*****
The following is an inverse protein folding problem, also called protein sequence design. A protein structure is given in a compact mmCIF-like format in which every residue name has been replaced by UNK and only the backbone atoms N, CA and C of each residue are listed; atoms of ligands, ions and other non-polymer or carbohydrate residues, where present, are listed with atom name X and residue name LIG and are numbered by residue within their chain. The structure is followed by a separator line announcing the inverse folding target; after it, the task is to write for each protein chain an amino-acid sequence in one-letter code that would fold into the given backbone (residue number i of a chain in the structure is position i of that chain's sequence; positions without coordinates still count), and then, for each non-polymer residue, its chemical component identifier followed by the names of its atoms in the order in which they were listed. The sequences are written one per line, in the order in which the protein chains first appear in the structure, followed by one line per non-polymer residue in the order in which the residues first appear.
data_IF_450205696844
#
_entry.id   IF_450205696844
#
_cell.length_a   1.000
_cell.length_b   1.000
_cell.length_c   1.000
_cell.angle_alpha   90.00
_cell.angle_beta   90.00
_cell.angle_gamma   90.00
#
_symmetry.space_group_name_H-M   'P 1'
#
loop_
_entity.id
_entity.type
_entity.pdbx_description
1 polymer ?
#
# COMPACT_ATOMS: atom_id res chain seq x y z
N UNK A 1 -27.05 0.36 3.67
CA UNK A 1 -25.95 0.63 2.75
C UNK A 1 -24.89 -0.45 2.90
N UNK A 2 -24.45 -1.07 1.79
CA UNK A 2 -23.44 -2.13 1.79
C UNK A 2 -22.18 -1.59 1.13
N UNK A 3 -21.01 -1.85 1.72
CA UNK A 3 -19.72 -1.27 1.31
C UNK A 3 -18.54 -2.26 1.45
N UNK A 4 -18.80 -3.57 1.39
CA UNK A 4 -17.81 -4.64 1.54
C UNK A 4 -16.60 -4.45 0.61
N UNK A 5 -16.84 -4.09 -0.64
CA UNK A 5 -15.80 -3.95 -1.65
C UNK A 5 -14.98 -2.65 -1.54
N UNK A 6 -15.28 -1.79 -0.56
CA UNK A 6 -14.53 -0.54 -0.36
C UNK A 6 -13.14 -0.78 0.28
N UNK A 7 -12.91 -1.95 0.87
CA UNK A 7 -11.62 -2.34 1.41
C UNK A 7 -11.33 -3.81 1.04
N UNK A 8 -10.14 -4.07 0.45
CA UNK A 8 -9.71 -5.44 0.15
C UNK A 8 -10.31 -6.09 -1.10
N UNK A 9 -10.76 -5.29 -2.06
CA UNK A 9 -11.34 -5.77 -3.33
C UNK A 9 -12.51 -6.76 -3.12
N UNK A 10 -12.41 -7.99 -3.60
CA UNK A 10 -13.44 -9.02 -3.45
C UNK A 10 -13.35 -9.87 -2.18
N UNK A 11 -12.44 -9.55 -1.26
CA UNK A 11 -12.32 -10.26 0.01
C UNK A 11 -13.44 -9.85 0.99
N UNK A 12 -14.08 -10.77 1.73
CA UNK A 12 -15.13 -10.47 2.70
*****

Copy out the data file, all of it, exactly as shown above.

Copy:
The following is an inverse protein folding problem, also called protein sequence design. A protein structure is given in a compact mmCIF-like format in which every residue name has been replaced by UNK and only the backbone atoms N, CA and C of each residue are listed; atoms of ligands, ions and other non-polymer or carbohydrate residues, where present, are listed with atom name X and residue name LIG and are numbered by residue within their chain. The structure is followed by a separator line announcing the inverse folding target; after it, the task is to write for each protein chain an amino-acid sequence in one-letter code that would fold into the given backbone (residue number i of a chain in the structure is position i of that chain's sequence; positions without coordinates still count), and then, for each non-polymer residue, its chemical component identifier followed by the names of its atoms in the order in which they were listed. The sequences are written one per line, in the order in which the protein chains first appear in the structure, followed by one line per non-polymer residue in the order in which the residues first appear.
data_IF_450205696844
#
_entry.id   IF_450205696844
#
_cell.length_a   1.000
_cell.length_b   1.000
_cell.length_c   1.000
_cell.angle_alpha   90.00
_cell.angle_beta   90.00
_cell.angle_gamma   90.00
#
_symmetry.space_group_name_H-M   'P 1'
#
loop_
_entity.id
_entity.type
_entity.pdbx_description
1 polymer ?
#
# COMPACT_ATOMS: atom_id res chain seq x y z
N UNK A 1 -27.05 0.36 3.67
CA UNK A 1 -25.95 0.63 2.75
C UNK A 1 -24.89 -0.45 2.90
N UNK A 2 -24.45 -1.07 1.79
CA UNK A 2 -23.44 -2.13 1.79
C UNK A 2 -22.18 -1.59 1.13
N UNK A 3 -21.01 -1.85 1.72
CA UNK A 3 -19.72 -1.27 1.31
C UNK A 3 -18.54 -2.26 1.45
N UNK A 4 -18.80 -3.57 1.39
CA UNK A 4 -17.81 -4.64 1.54
C UNK A 4 -16.60 -4.45 0.61
N UNK A 5 -16.84 -4.09 -0.64
CA UNK A 5 -15.80 -3.95 -1.65
C UNK A 5 -14.98 -2.65 -1.54
N UNK A 6 -15.28 -1.79 -0.56
CA UNK A 6 -14.53 -0.54 -0.36
C UNK A 6 -13.14 -0.78 0.28
N UNK A 7 -12.91 -1.95 0.87
CA UNK A 7 -11.62 -2.34 1.41
C UNK A 7 -11.33 -3.81 1.04
N UNK A 8 -10.14 -4.07 0.45
CA UNK A 8 -9.71 -5.44 0.15
C UNK A 8 -10.31 -6.09 -1.10
N UNK A 9 -10.76 -5.29 -2.06
CA UNK A 9 -11.34 -5.77 -3.33
C UNK A 9 -12.51 -6.76 -3.12
N UNK A 10 -12.41 -7.99 -3.60
CA UNK A 10 -13.44 -9.02 -3.45
C UNK A 10 -13.35 -9.87 -2.18
N UNK A 11 -12.44 -9.55 -1.26
CA UNK A 11 -12.32 -10.26 0.01
C UNK A 11 -13.44 -9.85 0.99
N UNK A 12 -14.08 -10.77 1.73
CA UNK A 12 -15.13 -10.47 2.70